Jupiter's largest moon, Ganymede, orbits the giant planet in this artist's concept. Ganymede generates its own magnetic field, which produces weak auroral displays similar to the northern lights here on Earth. The magnetic field may be generated by the motions of a salty ocean below Ganymede's icy surface. The magnetic field interacts with Jupiter's to enhance Jupiter's own aurorae. [NASA/ESA]
You are here
Moon and Jupiter
Ganymede, the largest moon of Jupiter, has a lot going for it. It’s the largest moon in the entire solar system — bigger than the planet Mercury. It probably has an ocean of liquid water far below its icy surface. And it’s the only moon that generates its own magnetic field.
Ganymede is about half again the diameter of our own moon. But its composition is quite different. It has an iron core, surrounded by a thick layer of rock, topped by a crust made of ice. The crust is hundreds of miles thick.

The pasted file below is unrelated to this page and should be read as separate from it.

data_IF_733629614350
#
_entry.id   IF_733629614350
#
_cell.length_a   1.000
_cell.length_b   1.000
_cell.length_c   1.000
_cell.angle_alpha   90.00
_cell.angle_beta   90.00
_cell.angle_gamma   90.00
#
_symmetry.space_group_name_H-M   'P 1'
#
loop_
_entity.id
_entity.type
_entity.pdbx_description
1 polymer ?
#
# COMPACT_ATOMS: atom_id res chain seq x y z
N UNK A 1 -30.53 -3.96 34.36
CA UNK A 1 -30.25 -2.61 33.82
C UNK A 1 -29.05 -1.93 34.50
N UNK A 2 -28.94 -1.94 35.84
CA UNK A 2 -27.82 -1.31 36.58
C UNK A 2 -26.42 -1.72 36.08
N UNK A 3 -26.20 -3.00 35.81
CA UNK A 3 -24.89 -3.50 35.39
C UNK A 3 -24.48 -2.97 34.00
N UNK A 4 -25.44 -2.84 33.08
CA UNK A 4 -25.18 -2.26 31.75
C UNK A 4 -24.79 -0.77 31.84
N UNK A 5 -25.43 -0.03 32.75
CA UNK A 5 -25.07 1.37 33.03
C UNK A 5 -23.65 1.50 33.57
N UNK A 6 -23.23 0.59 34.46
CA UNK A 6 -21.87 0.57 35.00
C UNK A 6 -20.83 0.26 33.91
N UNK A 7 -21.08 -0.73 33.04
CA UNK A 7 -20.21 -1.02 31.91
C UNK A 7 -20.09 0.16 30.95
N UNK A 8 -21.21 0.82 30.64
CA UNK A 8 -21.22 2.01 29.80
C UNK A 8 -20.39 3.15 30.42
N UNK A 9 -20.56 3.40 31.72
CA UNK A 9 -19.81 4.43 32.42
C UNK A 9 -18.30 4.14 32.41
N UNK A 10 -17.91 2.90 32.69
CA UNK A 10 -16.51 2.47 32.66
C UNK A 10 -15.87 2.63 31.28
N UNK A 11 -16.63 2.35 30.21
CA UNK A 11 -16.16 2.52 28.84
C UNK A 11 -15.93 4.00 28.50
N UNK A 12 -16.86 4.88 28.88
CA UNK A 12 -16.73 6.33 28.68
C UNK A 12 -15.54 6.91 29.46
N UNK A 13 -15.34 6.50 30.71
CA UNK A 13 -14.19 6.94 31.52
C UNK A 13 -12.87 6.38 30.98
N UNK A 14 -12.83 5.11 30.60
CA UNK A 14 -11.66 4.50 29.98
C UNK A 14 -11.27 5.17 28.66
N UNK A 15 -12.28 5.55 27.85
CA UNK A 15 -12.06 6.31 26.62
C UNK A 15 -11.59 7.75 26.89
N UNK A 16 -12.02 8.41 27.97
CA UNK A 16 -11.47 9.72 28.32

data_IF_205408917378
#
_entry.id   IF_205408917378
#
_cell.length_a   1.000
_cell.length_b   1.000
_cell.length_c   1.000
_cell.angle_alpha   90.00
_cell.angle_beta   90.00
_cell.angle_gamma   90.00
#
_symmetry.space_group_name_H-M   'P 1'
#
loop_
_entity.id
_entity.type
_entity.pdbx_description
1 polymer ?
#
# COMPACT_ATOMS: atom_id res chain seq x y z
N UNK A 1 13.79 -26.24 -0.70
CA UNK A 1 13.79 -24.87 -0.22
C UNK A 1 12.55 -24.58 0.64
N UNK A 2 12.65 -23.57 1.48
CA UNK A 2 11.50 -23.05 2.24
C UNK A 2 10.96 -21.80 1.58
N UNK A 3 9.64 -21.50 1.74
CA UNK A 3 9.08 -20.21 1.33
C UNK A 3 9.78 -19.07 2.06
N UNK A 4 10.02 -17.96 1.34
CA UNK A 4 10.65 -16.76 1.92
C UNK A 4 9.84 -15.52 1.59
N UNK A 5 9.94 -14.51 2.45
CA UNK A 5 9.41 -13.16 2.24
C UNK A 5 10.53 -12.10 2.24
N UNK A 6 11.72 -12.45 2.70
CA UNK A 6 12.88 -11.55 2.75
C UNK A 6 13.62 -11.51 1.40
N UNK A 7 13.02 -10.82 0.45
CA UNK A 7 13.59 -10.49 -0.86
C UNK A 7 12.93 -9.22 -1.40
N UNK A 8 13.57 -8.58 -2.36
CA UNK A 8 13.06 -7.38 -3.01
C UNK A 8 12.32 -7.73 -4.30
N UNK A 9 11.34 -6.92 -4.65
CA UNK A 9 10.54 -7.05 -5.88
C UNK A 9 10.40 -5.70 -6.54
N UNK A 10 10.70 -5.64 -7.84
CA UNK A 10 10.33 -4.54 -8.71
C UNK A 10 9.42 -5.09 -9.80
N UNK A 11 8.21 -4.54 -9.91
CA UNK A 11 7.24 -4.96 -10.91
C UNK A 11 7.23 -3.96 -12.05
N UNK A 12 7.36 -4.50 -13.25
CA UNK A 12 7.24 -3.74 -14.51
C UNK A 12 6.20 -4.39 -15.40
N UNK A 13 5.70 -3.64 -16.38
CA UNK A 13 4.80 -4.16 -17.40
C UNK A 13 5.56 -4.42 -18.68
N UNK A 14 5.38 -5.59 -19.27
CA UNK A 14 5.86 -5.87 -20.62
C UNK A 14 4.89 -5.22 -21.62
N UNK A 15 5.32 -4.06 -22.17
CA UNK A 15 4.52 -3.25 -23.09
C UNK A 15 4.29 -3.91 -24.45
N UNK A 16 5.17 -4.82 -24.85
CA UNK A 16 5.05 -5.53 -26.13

Ganymede’s ocean may lie between layers of that crust. And it may hold more liquid water than all of Earth\'s oceans combined.
The ocean probably is “salty” — it contains a lot of dissolved minerals. As Ganymede spins on its axis, the motions of the salty water contribute to the big moon’s magnetic field. The field is strong enough to produce auroras — like the curtains of color known as the northern lights here on Earth.
The magnetic field interacts with Jupiter’s field, which is much stronger. That interaction may contribute to Jupiter’s auroras as well — one more feature that makes Ganymede one of the more interesting worlds in the solar system.
Jupiter is just moving into view in the morning sky now. Tomorrow, look for it to the lower left of the crescent Moon in early twilight. It’ll climb higher over the coming weeks, making it even easier to see. And with binoculars, you’ll also be able to see its four biggest moons — including Ganymede.
Script by Damond Benningfield